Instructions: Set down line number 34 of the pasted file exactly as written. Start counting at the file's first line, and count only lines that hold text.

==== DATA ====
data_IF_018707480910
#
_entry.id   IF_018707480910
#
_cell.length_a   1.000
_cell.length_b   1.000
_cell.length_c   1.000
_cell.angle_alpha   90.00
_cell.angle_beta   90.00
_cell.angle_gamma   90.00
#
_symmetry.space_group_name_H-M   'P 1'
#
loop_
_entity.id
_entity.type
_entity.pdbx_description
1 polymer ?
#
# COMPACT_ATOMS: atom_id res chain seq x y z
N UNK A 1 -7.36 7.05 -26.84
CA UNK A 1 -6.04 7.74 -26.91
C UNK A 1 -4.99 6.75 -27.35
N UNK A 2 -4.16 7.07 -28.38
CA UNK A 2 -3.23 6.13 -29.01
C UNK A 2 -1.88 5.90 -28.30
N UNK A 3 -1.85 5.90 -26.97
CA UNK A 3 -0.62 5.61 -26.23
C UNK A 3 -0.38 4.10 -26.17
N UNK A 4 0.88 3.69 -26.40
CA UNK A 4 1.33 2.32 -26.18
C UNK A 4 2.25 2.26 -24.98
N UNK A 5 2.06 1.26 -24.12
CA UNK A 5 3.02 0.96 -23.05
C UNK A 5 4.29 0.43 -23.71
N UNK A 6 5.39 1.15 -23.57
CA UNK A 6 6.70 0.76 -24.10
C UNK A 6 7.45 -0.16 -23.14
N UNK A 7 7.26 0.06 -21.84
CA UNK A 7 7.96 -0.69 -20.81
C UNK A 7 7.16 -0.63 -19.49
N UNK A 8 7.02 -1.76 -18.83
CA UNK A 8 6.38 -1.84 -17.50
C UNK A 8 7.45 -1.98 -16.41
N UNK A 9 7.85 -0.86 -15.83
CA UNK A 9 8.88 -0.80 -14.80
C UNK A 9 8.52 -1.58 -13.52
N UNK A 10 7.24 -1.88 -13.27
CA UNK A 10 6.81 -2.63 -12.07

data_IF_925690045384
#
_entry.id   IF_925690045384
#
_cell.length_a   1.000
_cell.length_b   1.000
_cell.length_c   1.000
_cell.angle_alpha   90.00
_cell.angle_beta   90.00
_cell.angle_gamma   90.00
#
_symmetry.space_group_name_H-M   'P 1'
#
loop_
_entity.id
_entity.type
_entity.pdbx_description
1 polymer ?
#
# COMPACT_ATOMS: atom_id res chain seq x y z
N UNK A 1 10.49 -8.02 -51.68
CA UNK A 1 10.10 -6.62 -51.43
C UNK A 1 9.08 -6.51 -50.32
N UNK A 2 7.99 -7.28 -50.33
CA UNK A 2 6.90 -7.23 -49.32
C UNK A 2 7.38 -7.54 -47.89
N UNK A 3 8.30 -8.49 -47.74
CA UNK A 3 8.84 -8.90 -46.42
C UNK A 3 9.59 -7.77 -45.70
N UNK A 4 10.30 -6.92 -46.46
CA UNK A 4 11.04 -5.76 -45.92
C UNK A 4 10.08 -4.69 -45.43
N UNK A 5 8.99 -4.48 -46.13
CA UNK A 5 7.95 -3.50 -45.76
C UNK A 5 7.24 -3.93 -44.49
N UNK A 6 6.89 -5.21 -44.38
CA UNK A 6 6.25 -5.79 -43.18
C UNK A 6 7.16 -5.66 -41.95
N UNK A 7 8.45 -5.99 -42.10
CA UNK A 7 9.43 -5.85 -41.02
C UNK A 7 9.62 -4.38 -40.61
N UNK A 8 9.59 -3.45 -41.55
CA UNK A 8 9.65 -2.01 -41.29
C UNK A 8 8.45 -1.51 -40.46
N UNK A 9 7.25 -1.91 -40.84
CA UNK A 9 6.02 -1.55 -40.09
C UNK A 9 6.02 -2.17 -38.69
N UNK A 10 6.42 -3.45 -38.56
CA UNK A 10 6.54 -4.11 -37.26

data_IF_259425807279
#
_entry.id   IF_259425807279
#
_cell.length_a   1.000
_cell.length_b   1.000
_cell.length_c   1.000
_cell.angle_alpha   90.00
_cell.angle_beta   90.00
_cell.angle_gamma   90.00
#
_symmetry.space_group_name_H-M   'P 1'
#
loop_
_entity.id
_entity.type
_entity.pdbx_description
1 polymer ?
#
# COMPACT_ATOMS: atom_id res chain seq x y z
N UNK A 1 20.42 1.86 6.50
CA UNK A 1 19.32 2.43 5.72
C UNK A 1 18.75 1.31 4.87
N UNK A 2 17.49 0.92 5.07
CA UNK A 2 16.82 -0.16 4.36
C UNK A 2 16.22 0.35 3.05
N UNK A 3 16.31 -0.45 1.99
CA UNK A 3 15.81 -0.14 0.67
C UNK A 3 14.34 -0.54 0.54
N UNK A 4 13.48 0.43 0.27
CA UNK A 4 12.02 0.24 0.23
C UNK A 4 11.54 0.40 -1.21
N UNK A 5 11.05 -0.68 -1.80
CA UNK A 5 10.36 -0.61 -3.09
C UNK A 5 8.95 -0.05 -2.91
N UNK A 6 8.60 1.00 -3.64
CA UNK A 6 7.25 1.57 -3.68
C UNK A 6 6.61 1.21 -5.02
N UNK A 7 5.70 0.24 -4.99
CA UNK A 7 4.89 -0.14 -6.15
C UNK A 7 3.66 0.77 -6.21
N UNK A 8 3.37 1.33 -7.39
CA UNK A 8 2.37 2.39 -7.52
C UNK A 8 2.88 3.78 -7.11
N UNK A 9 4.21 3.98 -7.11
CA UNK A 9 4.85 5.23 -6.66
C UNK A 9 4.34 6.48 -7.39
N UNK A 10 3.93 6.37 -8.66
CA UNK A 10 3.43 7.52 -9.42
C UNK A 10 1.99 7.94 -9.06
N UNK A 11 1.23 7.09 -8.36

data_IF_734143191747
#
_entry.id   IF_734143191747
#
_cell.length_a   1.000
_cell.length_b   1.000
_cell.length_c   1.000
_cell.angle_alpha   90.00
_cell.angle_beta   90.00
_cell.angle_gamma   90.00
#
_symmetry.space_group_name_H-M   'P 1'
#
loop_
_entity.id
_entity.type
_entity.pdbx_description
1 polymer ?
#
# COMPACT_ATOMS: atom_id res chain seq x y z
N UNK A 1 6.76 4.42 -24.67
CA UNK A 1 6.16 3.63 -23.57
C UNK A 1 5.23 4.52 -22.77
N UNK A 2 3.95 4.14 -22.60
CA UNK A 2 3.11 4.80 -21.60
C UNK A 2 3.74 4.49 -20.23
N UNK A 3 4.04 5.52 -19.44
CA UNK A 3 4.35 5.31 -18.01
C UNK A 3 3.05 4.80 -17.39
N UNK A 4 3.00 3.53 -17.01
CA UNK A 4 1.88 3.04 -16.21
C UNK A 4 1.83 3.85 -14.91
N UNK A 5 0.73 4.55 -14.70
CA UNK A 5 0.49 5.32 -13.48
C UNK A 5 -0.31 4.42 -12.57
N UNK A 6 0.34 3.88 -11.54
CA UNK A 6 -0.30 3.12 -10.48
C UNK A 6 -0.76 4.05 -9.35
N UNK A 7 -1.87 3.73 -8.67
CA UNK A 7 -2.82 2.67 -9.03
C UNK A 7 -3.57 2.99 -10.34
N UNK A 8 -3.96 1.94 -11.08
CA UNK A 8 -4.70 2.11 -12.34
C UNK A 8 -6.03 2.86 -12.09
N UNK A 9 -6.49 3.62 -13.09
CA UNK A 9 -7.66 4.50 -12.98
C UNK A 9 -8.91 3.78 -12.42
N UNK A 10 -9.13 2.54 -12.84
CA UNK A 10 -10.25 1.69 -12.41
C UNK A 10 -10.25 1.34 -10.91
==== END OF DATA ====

CA UNK A 5 3.02 0.96 -23.05